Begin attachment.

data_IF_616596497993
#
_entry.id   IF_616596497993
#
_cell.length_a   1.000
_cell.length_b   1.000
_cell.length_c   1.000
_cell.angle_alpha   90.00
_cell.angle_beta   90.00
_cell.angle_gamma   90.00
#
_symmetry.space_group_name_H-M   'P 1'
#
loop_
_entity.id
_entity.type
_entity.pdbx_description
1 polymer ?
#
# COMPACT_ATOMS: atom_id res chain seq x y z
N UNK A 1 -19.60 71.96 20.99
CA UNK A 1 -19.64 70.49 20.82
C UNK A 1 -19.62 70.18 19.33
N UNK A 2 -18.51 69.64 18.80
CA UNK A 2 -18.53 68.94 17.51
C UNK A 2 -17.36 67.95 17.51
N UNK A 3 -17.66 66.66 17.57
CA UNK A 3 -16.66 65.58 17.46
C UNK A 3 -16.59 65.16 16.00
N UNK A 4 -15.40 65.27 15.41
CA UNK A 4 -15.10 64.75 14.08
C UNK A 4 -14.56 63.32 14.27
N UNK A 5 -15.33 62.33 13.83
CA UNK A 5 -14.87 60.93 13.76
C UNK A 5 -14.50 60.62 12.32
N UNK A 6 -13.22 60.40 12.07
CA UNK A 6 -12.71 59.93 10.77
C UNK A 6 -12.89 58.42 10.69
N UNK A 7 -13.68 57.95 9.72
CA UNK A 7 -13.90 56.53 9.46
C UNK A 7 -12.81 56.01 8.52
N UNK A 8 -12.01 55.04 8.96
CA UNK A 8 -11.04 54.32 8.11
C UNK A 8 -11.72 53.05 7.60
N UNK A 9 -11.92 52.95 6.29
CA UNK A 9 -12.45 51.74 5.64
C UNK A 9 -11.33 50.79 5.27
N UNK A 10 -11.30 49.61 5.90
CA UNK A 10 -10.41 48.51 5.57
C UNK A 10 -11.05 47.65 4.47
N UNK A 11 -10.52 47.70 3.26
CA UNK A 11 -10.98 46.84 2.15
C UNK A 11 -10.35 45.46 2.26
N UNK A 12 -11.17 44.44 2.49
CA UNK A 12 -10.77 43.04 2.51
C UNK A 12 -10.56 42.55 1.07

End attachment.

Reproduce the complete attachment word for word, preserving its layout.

data_IF_616596497993
#
_entry.id   IF_616596497993
#
_cell.length_a   1.000
_cell.length_b   1.000
_cell.length_c   1.000
_cell.angle_alpha   90.00
_cell.angle_beta   90.00
_cell.angle_gamma   90.00
#
_symmetry.space_group_name_H-M   'P 1'
#
loop_
_entity.id
_entity.type
_entity.pdbx_description
1 polymer ?
#
# COMPACT_ATOMS: atom_id res chain seq x y z
N UNK A 1 -19.60 71.96 20.99
CA UNK A 1 -19.64 70.49 20.82
C UNK A 1 -19.62 70.18 19.33
N UNK A 2 -18.51 69.64 18.80
CA UNK A 2 -18.53 68.94 17.51
C UNK A 2 -17.36 67.95 17.51
N UNK A 3 -17.66 66.66 17.57
CA UNK A 3 -16.66 65.58 17.46
C UNK A 3 -16.59 65.16 16.00
N UNK A 4 -15.40 65.27 15.41
CA UNK A 4 -15.10 64.75 14.08
C UNK A 4 -14.56 63.32 14.27
N UNK A 5 -15.33 62.33 13.83
CA UNK A 5 -14.87 60.93 13.76
C UNK A 5 -14.50 60.62 12.32
N UNK A 6 -13.22 60.40 12.07
CA UNK A 6 -12.71 59.93 10.77
C UNK A 6 -12.89 58.42 10.69
N UNK A 7 -13.68 57.95 9.72
CA UNK A 7 -13.90 56.53 9.46
C UNK A 7 -12.81 56.01 8.52
N UNK A 8 -12.01 55.04 8.96
CA UNK A 8 -11.04 54.32 8.11
C UNK A 8 -11.72 53.05 7.60
N UNK A 9 -11.92 52.95 6.29
CA UNK A 9 -12.45 51.74 5.64
C UNK A 9 -11.33 50.79 5.27
N UNK A 10 -11.30 49.61 5.90
CA UNK A 10 -10.41 48.51 5.57
C UNK A 10 -11.05 47.65 4.47
N UNK A 11 -10.52 47.70 3.26
CA UNK A 11 -10.98 46.84 2.15
C UNK A 11 -10.35 45.46 2.26
N UNK A 12 -11.17 44.44 2.49
CA UNK A 12 -10.77 43.04 2.51
C UNK A 12 -10.56 42.55 1.07